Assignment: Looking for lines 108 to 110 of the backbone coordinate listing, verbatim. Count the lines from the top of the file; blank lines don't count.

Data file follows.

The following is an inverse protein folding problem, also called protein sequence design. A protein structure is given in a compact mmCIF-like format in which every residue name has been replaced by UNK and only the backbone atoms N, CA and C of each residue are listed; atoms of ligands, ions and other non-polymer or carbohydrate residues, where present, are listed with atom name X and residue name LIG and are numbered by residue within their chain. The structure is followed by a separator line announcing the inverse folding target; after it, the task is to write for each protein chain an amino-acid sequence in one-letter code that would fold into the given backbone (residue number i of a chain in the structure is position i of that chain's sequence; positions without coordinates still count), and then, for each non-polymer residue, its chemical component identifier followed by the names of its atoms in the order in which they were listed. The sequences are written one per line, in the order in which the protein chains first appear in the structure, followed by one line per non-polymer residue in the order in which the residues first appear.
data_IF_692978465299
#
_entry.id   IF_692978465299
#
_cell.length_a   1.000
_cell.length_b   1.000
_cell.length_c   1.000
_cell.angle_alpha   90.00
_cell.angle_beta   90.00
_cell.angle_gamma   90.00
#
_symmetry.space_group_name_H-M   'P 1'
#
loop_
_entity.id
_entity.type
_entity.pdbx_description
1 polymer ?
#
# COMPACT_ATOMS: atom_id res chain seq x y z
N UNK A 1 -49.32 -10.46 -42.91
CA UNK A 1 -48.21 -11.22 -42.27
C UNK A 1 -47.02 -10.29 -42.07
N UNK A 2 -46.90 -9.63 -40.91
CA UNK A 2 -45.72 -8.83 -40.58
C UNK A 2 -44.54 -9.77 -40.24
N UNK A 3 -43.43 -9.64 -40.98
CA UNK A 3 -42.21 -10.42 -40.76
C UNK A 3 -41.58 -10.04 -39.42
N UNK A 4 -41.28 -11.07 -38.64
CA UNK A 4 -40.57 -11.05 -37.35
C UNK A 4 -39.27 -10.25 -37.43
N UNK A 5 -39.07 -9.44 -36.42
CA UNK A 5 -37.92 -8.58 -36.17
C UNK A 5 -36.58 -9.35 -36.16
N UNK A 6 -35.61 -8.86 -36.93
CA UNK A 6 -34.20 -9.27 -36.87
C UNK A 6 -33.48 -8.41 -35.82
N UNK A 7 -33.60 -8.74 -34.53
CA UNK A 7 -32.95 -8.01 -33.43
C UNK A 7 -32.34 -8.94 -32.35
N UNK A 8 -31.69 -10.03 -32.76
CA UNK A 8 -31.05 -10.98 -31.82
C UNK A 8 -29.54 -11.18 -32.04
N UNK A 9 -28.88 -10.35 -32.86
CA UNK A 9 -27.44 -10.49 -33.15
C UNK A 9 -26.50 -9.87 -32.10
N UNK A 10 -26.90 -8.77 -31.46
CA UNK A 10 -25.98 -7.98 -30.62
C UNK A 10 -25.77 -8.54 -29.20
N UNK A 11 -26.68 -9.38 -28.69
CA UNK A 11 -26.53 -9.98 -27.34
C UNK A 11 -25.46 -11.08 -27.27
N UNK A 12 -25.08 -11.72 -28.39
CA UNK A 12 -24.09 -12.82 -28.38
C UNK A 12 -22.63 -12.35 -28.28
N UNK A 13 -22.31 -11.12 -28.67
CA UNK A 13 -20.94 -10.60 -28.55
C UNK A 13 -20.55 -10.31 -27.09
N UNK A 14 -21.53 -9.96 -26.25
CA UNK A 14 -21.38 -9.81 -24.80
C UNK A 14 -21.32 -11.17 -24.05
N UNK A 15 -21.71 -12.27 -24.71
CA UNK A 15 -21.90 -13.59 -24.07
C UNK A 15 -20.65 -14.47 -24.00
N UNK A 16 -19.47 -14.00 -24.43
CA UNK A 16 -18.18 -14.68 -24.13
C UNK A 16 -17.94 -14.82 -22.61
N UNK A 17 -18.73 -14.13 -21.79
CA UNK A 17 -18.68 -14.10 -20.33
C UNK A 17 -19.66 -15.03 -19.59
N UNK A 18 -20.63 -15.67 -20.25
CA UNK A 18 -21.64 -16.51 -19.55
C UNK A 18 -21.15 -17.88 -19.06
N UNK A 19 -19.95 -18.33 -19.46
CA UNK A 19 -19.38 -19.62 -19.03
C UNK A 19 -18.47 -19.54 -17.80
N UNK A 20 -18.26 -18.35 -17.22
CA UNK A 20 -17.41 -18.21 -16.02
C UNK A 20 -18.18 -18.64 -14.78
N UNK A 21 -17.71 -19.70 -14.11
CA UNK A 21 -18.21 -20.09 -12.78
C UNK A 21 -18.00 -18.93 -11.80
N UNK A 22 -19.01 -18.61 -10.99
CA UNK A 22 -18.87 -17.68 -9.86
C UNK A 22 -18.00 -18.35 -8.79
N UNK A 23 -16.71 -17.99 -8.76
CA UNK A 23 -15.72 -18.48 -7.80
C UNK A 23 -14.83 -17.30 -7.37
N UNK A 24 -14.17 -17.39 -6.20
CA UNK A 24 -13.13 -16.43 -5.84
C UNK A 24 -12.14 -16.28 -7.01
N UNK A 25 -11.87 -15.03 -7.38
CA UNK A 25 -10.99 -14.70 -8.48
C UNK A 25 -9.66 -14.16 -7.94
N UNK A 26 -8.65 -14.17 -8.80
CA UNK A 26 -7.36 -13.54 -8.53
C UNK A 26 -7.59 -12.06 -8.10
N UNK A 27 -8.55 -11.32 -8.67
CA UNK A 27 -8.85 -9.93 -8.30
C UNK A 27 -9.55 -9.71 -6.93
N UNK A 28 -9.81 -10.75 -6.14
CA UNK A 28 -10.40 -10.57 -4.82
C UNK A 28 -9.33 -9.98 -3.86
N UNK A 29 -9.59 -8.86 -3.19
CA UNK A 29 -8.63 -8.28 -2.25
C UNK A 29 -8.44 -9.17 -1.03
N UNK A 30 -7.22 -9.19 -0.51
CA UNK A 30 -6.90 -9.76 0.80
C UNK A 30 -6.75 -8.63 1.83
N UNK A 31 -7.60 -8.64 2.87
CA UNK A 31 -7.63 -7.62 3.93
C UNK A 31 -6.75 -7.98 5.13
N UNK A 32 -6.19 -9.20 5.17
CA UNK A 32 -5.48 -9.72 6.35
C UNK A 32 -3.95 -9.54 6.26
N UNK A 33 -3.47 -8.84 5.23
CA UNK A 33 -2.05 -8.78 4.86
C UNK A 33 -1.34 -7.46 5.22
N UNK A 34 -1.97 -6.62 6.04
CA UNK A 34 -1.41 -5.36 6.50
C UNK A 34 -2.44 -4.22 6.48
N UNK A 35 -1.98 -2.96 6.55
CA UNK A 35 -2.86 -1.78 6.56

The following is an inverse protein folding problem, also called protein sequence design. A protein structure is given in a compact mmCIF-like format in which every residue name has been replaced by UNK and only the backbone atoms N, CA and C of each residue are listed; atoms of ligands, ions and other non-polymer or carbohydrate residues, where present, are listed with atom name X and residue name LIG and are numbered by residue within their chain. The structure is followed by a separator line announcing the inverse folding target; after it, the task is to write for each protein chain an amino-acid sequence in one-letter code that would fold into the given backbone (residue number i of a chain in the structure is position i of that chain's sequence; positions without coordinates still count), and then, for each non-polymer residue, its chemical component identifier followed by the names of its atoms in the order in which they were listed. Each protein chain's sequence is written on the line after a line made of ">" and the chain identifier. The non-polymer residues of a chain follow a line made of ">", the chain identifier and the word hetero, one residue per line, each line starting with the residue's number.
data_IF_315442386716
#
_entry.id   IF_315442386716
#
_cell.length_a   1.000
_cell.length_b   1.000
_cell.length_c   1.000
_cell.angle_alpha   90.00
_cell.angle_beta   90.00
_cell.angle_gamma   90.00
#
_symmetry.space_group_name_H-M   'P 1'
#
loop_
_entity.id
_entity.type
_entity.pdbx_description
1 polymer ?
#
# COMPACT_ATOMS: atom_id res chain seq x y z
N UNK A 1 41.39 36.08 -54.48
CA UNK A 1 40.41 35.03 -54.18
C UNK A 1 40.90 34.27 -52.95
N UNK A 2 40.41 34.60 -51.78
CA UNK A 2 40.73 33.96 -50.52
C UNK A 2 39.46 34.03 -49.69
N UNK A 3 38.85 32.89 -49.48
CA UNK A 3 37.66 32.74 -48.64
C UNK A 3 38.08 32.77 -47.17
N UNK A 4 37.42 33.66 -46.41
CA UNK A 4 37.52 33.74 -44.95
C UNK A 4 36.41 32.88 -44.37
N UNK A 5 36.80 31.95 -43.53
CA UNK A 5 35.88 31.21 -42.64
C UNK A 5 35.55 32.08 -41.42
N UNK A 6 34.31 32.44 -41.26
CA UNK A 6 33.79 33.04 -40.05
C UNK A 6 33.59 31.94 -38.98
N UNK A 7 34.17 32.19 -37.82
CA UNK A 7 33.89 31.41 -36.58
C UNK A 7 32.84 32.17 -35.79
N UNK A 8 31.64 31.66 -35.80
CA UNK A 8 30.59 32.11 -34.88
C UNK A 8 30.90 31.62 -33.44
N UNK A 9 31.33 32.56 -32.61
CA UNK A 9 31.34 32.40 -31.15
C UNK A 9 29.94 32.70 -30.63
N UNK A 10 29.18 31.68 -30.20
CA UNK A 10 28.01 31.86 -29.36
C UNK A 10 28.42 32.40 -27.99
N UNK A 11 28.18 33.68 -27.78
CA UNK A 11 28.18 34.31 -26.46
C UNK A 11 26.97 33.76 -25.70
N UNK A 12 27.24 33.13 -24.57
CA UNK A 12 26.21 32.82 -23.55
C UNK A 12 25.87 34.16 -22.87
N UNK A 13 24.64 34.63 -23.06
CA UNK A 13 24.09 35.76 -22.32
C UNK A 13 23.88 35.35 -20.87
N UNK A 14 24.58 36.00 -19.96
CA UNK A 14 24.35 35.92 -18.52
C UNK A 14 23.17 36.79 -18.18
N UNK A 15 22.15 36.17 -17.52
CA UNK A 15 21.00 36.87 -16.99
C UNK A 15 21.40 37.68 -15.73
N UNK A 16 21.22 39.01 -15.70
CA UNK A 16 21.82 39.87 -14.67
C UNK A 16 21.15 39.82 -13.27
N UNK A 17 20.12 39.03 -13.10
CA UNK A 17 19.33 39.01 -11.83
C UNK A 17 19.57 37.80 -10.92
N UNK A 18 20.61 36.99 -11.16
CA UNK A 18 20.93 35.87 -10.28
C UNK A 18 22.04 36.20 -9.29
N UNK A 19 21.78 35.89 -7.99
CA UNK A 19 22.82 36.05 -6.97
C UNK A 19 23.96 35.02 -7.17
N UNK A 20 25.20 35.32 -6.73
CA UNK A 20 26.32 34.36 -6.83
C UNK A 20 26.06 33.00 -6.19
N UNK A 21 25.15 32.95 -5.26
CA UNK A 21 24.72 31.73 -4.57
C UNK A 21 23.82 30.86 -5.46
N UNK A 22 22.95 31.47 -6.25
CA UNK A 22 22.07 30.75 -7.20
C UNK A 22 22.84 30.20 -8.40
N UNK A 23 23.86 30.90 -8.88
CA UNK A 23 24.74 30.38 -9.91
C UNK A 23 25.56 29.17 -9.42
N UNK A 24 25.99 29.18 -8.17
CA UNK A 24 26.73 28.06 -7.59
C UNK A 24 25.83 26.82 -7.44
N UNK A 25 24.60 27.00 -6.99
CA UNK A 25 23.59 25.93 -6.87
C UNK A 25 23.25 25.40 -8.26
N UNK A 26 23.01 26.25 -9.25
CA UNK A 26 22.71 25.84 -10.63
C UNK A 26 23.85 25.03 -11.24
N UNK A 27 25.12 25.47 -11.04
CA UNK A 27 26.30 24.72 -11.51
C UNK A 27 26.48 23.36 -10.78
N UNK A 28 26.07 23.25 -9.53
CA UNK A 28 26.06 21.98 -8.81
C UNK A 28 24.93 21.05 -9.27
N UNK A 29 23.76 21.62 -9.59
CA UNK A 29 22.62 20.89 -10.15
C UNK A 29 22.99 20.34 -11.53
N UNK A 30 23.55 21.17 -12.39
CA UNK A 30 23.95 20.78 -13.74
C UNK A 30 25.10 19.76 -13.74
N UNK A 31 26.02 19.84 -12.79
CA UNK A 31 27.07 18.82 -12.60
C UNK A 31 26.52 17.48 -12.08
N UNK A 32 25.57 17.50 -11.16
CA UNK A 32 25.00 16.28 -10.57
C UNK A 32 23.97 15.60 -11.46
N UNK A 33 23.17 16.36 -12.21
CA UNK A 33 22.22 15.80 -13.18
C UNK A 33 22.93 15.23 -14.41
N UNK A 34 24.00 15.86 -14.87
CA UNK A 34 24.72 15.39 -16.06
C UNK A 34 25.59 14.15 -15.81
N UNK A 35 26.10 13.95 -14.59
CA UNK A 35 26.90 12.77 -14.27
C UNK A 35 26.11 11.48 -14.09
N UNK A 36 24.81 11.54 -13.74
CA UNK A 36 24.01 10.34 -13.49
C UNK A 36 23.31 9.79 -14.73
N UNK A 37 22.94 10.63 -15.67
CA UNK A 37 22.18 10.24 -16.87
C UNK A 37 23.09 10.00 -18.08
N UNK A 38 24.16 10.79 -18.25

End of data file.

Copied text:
C UNK A 29 -8.44 -9.17 -1.03
N UNK A 30 -7.22 -9.19 -0.51
CA UNK A 30 -6.90 -9.76 0.80